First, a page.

Do you tend to wait until the last minute to get your kiddos’ school supplies? Why do they need “YELLOW” folders – ugh! Target is not my friend! Why can’t mine go to one of those ultra-modern, organized schools that just has you write a check and a magical box of supplies is waiting on the first day back?
With the start of a new school year coming up (and especially if you were unable to score any YELLOW folders), it is a good time to think about WHAT we say to our youngsters. You would be amazed to know HOW it impacts their day-to-day experience, as well as their long-term success at school. To start the year off right, here are 10 tips for building self-esteem in children as they set off to a new year of learning and fun!
1. Encourage Patience and persistence – “You seem discouraged. Everyone makes mistakes! Let’s go over your mistakes together so that you’ll be able to avoid them next time.”
2. Emphasize what your child does right – “You’ve been doing great so far! Let’s see if we can work together to get you back on track.”
3. Promote planning – “Let’s break this project down into smaller, more manageable parts so that it doesn’t seem so overwhelming.”
4. Create conversations – “What was one of the things you learned today?” “What songs did you sing about in music class?” “What vegetables and fruit were in your lunch today?” “What equipment did you play with on the playground?”
5. Support self-expression and creativity – “You must have really worked hard to come up with such an original idea! The colors in that picture look so realistic!”
6. Craft constructive criticism – “Great! This report has many good ideas. You might consider arranging your thoughts to help the reader better understand your points.”
7. Compare your youngster’s progress to his/her own record – “Let’s not worry about your friend’s test grade. What’s important is your own efforts and achievements.”
8. Avoid labels – Off-handed comments are easily internalized by youngsters. DON’T say, “Joey never takes time to read directions.” “Sarah is a really shy girl.”
9. Focus on the here and now – “I’m pleased to see that you’ll be turning your project in on time.”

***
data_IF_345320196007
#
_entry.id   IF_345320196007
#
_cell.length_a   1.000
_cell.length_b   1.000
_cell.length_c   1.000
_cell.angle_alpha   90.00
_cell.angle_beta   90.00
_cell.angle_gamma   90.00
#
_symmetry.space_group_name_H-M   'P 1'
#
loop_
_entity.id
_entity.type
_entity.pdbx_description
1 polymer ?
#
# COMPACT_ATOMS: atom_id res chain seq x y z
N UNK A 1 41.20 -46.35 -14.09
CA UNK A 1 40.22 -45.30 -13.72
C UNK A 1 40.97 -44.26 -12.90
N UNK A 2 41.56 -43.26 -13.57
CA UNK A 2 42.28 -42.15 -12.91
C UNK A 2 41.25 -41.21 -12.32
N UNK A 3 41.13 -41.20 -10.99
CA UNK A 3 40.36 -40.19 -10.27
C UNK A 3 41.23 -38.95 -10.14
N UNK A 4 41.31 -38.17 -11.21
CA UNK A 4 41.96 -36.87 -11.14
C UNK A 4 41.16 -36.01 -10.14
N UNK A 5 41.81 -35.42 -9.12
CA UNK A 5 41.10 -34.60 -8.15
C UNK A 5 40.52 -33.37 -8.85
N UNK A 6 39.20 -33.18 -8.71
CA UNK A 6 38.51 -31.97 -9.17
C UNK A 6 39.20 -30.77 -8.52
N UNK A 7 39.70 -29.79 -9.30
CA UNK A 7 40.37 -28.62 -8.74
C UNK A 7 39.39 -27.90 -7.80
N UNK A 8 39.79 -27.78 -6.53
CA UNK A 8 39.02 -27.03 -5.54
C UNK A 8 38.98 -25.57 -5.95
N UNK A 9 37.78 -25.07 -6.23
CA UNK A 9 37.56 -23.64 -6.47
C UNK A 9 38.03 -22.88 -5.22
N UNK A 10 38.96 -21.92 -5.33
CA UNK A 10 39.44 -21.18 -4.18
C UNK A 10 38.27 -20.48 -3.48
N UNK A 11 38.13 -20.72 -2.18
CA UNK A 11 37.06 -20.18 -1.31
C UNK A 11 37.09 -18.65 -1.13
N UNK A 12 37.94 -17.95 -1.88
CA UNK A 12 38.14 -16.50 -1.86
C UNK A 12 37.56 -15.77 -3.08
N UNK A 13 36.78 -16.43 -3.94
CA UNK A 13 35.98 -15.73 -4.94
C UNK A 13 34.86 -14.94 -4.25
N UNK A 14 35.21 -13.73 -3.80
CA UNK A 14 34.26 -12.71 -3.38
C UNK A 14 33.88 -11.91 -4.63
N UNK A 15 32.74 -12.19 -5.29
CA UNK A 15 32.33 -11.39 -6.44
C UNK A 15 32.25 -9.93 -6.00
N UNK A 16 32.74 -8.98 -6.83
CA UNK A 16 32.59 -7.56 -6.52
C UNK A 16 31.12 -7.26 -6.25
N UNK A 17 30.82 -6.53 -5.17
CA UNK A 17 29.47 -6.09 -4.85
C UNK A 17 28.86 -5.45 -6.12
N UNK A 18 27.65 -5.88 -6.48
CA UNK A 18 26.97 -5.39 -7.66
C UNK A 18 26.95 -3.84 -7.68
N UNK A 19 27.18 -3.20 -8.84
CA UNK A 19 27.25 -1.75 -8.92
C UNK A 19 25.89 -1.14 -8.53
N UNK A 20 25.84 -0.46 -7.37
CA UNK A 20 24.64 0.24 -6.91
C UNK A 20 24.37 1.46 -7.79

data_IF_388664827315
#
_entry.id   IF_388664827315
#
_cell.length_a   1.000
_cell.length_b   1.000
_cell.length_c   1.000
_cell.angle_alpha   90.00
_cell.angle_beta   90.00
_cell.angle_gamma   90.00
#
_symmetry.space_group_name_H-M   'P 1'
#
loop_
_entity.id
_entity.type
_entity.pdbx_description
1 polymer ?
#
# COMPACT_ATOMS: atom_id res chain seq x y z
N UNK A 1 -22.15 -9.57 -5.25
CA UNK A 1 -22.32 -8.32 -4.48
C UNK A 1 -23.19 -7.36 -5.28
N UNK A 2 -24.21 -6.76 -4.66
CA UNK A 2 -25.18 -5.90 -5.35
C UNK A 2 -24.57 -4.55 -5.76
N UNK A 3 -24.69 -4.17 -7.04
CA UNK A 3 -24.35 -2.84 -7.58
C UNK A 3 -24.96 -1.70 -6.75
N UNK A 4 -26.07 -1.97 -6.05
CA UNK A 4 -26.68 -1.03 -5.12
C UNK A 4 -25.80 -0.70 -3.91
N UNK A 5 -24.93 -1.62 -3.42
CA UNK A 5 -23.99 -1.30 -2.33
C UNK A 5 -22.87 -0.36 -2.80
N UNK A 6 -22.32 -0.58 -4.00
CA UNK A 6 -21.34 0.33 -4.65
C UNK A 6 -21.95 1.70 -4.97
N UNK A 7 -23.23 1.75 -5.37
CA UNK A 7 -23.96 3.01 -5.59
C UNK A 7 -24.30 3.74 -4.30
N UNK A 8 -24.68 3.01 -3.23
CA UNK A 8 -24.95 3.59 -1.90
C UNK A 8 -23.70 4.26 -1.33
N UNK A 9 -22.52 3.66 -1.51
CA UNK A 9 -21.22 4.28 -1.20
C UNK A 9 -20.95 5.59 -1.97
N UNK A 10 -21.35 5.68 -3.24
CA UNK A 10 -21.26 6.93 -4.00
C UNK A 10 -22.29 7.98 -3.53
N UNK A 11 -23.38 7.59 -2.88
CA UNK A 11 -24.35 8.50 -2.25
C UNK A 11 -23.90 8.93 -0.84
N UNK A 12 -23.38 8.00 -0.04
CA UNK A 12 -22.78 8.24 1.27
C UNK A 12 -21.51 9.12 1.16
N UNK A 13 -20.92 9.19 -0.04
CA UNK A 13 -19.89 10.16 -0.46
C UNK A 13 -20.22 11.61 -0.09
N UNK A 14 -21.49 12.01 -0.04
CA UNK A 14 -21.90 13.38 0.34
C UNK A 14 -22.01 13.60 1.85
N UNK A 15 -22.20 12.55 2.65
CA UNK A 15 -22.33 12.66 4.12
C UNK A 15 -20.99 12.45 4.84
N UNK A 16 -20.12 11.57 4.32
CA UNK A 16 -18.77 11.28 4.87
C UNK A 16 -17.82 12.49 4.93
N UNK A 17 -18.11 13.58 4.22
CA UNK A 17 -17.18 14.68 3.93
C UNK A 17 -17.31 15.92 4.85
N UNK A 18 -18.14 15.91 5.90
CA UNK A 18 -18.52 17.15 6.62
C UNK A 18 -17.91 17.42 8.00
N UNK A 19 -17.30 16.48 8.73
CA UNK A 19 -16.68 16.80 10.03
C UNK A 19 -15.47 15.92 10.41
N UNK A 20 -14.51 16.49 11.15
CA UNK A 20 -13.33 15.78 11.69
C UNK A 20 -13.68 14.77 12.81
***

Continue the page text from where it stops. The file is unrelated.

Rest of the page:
10. Continue to have high expectations – “It looks like a tough assignment, but with all that you have accomplished so far, I know you can do it!
And don’t beat yourself up over the perfect 3-course lunch, “just-right” outfit or yellow folder – it will all be forgotten soon enough – but HOW you build connections NOW with your littles, middles and bigs will never fade!
Until next time, Be Wise!
A Wise Family resource:
“Dr. Amy knows how to relate to children and make them feel comfortable. My son was shy in the beginning but Amy asked him a couple of questions about what he likes and immediately found a connection with him. He happily followed her into the office (just after a 3 min of conversation) and performed the test. He wasn’t nervous or scared and it’s because of her ability to relate to kids.
We had a great experience and he wants to go back! Thank you very much!”— Dad of 5-year-old assessment client
“Our clinician has been a tremendous help with family issues and getting our children organized for success in life. Highly recommend her.”— Mom of three young adults ages 20 – 24
“Dr. Amy brings together the best emotion-focused strategies with cutting-edge brain science to change the lives of children and families”— Parent of adopted twin girls
“Supporting the mental health of the kids and teens in our community is one of the most challenging and also one of the most important jobs anyone could have. And I see your team doing it with both skill and enthusiasm.Our family could not be more fortunate to have found your practice 3 years ago.
Our kids are growing up but we still keep your number on our phone and we know we can reach out to your team if we need it. We tell everyone who asks about the WISE people at The Wise Family.
Thank you for doing what you do for so many people.”—from the parent of two former clients (siblings)— Parent of two former clients (siblings)